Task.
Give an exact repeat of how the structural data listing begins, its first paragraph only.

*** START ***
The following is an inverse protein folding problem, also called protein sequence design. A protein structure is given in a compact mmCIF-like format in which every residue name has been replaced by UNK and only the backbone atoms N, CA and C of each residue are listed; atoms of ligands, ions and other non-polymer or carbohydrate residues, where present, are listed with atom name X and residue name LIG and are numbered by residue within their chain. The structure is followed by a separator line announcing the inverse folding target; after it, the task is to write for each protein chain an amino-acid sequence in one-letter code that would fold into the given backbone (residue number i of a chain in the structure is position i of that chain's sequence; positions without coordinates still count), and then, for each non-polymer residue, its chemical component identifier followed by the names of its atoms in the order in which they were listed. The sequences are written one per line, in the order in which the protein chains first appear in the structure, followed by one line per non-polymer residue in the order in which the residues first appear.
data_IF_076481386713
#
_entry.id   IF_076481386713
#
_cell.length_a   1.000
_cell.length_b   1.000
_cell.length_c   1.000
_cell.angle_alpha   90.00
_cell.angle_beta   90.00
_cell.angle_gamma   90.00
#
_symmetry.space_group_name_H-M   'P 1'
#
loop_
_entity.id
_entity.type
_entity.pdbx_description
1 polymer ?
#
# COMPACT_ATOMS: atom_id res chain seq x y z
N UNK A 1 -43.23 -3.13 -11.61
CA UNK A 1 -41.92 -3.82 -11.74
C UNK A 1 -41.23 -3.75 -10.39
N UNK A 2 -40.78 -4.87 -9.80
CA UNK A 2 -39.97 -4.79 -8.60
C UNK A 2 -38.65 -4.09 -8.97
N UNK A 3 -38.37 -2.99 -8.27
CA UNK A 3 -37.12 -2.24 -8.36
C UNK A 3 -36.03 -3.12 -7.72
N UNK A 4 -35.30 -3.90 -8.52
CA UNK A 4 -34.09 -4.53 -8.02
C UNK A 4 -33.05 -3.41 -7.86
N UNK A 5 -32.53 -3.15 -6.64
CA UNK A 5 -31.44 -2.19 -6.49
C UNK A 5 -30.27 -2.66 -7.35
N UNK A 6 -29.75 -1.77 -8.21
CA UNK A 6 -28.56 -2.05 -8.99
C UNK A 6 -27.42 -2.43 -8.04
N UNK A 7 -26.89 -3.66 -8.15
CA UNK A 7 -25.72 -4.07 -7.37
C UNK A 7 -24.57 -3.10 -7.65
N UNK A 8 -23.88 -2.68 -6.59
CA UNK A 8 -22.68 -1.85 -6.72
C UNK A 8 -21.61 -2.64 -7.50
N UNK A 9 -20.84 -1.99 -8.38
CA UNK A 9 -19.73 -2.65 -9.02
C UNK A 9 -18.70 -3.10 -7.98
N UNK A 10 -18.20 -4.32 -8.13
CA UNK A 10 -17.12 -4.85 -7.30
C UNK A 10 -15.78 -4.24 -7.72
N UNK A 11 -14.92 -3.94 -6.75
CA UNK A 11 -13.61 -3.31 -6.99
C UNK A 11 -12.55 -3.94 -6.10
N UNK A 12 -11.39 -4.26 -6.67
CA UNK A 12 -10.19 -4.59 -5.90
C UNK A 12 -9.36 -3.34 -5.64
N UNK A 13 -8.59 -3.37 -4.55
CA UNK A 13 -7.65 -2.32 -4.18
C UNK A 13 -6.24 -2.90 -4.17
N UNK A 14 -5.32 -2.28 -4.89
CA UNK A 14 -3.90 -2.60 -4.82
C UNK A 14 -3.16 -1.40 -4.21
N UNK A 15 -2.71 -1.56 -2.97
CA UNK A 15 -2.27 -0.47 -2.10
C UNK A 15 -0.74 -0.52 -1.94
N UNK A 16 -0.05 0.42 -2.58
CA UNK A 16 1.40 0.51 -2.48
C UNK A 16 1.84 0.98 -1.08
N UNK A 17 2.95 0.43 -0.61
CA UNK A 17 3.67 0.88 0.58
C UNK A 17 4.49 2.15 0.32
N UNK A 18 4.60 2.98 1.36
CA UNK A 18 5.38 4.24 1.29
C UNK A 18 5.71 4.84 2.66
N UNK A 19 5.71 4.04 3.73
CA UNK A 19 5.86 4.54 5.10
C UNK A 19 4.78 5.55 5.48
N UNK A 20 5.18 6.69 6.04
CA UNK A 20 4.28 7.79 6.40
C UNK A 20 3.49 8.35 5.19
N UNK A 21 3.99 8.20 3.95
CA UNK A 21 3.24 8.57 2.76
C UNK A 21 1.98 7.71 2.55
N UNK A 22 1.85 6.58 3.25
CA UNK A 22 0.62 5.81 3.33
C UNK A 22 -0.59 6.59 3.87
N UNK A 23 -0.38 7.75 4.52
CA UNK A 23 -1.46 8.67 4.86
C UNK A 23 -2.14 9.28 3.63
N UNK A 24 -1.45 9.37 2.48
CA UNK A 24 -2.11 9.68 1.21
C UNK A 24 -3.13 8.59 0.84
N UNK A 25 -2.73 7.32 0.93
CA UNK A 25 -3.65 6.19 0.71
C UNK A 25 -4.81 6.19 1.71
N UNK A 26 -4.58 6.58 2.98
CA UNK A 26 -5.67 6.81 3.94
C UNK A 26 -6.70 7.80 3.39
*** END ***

The following is an inverse protein folding problem, also called protein sequence design. A protein structure is given in a compact mmCIF-like format in which every residue name has been replaced by UNK and only the backbone atoms N, CA and C of each residue are listed; atoms of ligands, ions and other non-polymer or carbohydrate residues, where present, are listed with atom name X and residue name LIG and are numbered by residue within their chain. The structure is followed by a separator line announcing the inverse folding target; after it, the task is to write for each protein chain an amino-acid sequence in one-letter code that would fold into the given backbone (residue number i of a chain in the structure is position i of that chain's sequence; positions without coordinates still count), and then, for each non-polymer residue, its chemical component identifier followed by the names of its atoms in the order in which they were listed. The sequences are written one per line, in the order in which the protein chains first appear in the structure, followed by one line per non-polymer residue in the order in which the residues first appear.